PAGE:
Next is the section that is arguably the most important because it includes the reason why you are applying for the job (13). This is your opportunity to be creative and really appeal to the company by mentioning any special skills (特技) or interests (好きな学科).

If you are applying to many companies at once, though, and would like to use the same resume, it is acceptable to write the common phrase for resumes “営業経験を活かして、 [field of work] の仕事にて活躍したい” which basically says that you would like to use your past skills and experience to work in a certain field.

The rest of this section is asking for more personal information like commute time (14), the number of dependents (15), and marital status (16) and legal guardian status if applicable (17).


The final major section is for desires, hopes, and dreams which obviously will include for you to talk about the kind of salary that you want (18). If would rather negotiate the salary face-to-face, you can write “ご相談させて頂きたいと思っております.” Otherwise, feel free to write down what you are worth in this area.


Finally, there is a space for you to write information about your legal guardian if you have one (19), but after that, your resume is complete. The most important thing to remember is to be polite on your resume.

No matter how confident you may be in your Japanese skills, it is always a good idea to run your resume by a close friend who is a native speaker and also has experience writing resumes.

Vocabulary for writing a Japanese resume

求人きゅうじん job offer
応募おうぼする to apply
募集ぼしゅうする to recruit, to hire
条件じょうけん requirements
資格しかく qualifications
必須ひっす what is mandatory
未経験みけいけん  inexperienced


雇用こよう形態けいたい contract type
正社員せいしゃいん regular employee
契約社員けいやくしゃいん contract employee
派遣社員はけんしゃいん temporary employee
季節きせつ雇用こよう seasonal employee
勤務地きんむち work location
職務内容しょくむないよう work details


給与きゅうよ salary
時給じきゅう hourly salary
月給げっきゅう月収げっしゅう monthly salary
ねんきゅう年収ねんしゅう annual salary
賞与しょうよ bonus
ばら pay is given on a daily basis, by cash
勤務時間きんむじかん working hours


Holidays and benefits
休日きゅうじつ holiday
休暇きゅうか paid holidays
待遇たいぐう  benefit
福利厚生ふくりこうせい welfare program
交通費こうつうひ travel fare

For help finding a job in Japan

  • Check out GaijinPot Jobs for the latest job postings across a variety of industries.
  • Living outside of Japan? Take a look at these jobs that accept applicants from abroad.
  • Can’t speak Japanese just yet? These positions don’t require Japanese ability.

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  • Daniel Joseph says:

    Can this “現在に至る.” or “以上” be written outside the table if all the rows have been filled? Also, I think I need a more precise clarification on when to use either or both of them. It doesn’t seem so clear with your explanation in the article.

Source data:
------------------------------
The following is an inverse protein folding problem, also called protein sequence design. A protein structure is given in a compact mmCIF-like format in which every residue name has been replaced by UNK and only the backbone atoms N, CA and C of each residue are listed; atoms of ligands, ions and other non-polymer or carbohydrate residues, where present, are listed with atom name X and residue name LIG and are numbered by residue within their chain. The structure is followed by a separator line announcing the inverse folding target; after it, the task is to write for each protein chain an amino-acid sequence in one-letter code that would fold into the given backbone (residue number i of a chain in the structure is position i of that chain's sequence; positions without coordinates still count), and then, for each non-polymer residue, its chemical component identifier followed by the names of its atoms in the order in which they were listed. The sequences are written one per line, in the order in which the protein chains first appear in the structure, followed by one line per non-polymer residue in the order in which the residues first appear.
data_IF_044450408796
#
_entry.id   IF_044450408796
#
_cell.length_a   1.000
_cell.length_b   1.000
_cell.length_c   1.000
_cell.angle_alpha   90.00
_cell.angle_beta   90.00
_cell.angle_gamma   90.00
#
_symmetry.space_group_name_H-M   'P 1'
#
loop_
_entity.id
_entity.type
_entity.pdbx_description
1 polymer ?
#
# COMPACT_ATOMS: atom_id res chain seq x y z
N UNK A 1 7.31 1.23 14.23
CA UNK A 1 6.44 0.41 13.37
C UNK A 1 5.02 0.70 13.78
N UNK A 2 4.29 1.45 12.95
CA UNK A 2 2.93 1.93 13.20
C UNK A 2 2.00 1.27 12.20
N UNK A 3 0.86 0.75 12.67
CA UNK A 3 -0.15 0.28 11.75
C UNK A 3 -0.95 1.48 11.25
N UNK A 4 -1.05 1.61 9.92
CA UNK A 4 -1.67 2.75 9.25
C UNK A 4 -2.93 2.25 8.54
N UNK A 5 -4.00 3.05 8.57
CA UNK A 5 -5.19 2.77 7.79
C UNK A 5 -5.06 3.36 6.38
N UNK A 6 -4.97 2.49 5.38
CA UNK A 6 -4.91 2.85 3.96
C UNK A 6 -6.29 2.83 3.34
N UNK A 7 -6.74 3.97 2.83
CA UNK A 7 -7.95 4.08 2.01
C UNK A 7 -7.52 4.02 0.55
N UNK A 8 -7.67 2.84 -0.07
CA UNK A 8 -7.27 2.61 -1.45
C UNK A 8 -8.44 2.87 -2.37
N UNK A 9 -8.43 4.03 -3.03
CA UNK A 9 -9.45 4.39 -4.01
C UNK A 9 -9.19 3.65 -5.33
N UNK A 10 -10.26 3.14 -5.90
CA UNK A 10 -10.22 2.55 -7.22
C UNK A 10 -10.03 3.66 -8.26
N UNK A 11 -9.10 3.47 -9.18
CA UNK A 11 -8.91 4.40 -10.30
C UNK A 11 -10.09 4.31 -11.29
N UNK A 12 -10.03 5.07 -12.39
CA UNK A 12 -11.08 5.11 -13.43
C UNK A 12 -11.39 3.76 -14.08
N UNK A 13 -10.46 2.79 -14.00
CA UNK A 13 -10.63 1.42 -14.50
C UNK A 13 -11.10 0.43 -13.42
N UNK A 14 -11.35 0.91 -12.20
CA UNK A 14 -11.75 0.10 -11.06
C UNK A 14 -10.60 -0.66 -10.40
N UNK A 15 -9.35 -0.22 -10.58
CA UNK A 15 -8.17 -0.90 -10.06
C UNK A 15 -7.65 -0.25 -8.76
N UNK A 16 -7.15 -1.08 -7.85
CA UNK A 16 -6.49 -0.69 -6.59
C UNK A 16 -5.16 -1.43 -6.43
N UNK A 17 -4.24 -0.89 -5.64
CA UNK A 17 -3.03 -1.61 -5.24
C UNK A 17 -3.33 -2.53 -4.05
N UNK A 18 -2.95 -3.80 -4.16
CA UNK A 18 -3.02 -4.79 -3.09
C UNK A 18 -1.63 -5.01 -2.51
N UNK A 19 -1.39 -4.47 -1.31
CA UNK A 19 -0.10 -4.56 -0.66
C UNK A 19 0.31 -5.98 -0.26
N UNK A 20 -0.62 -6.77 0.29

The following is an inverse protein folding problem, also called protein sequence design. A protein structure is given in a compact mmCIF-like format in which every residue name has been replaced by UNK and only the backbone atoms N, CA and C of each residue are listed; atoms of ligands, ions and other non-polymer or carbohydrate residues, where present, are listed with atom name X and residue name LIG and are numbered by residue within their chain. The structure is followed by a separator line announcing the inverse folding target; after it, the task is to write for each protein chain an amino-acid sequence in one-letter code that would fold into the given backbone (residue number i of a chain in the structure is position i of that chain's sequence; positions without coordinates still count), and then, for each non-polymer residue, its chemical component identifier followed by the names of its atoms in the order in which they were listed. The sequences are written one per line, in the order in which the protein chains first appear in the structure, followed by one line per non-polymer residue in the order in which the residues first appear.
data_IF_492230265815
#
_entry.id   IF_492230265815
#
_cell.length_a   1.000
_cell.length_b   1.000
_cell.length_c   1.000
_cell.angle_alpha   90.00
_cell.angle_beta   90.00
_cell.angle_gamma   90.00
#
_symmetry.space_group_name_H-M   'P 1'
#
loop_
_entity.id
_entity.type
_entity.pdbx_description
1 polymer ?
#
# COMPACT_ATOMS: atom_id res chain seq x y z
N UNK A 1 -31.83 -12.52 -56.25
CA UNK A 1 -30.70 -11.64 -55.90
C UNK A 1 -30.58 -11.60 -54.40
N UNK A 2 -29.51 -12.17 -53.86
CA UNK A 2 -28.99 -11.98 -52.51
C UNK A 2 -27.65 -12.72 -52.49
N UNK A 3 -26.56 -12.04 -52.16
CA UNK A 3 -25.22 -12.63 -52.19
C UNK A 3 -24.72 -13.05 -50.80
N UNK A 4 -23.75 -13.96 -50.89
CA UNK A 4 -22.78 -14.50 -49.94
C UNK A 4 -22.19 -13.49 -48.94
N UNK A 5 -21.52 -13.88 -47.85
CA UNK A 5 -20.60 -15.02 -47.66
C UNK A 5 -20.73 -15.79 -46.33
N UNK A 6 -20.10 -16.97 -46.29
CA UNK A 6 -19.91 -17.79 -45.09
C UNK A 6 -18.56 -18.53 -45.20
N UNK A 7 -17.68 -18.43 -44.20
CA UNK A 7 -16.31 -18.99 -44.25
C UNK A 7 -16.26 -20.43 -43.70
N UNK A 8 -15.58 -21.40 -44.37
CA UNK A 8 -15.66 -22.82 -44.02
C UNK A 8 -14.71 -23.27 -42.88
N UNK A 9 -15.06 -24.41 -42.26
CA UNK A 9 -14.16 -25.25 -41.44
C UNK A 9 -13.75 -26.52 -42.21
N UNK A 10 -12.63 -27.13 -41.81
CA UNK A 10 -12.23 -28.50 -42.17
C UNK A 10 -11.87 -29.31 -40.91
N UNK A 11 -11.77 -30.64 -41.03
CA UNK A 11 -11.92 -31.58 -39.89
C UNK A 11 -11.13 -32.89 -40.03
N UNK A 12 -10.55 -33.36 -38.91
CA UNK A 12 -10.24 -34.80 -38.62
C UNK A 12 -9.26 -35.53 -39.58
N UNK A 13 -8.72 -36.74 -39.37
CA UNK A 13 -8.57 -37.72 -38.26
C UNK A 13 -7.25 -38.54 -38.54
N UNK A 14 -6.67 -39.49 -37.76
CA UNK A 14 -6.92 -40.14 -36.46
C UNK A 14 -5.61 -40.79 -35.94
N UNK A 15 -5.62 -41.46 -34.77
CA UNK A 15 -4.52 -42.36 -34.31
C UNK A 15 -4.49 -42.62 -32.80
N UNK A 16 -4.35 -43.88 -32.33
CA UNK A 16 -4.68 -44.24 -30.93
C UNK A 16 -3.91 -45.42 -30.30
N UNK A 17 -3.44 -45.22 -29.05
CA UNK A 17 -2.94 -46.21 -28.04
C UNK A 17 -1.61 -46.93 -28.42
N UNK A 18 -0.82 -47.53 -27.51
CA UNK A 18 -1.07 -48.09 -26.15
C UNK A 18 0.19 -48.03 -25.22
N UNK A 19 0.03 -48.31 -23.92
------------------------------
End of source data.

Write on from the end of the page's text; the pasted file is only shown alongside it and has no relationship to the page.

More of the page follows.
• Khanjan says:

    I am looking for Japanese professional terms for investment banking (M&A/PE) sector. It would very helpful if I can get some info on the above.

  • Den Sharma says:

    Some one kind enough to support me to build up my Japanese resume. I would be very grateful! Thank you !

  • Hanten says:

    I haven’t sent resume on paper for years. Doesn’t everyone do it electronically these days?

    Which brings me to my question – when you take a resume photo in the photo booth is there a USB port so I can store the photo electronically? Or at least an option to email the photo to myself?

  • maulinator says:

    This is a good primer. Bear in mind this result is only good for pretty old-fashioned companies. Tech companies, foreign companies and most service oriented companies (legal, consulting etc.) would also like the classic “American-style” resume. For example, I have interviewed hundreds of candidated throughout my career, and I do not even look at the Japanese resumes. They are meaningless. While in Japan information like marital status is considered OK, US companies cannot ask such personal questions like age, marital status, number of dependents etc, so I do not like looking at the Japanese resumes to begin with.
    With companies that are associated with the “new” economy, having a resume in Japanese that is “American-style” is important to get the interview. If you decide to do that, definitely have someone look at your Japanese resume before sending it over.

    • Samantha Cosby says:

      It may gradually be changing, but using the Japanese-style resume is still very much the norm even with foreign companies in Japan. I would assume if they don’t mention the type they want specifically it’s safer to go with the Japanese style.

  • papiGiulio says:

    I really hate filling out the resume, takes a lot of time and I don’t want to make a mistake, if I make one mistake I have write a whole new one otherwise it looks really bad and dirty in my opinion that is. Dont want to use the ‘im a gaijin ‘ excuse.

    But ive used printed out ones and never ever received a positive reply on them, so writing increases your chances by 80% at least.

    • Samantha Cosby says:

      I think only at the really traditional Japanese companies you have to do that. Most of my Japanese friends that are job hunting now don’t hand write their resumes.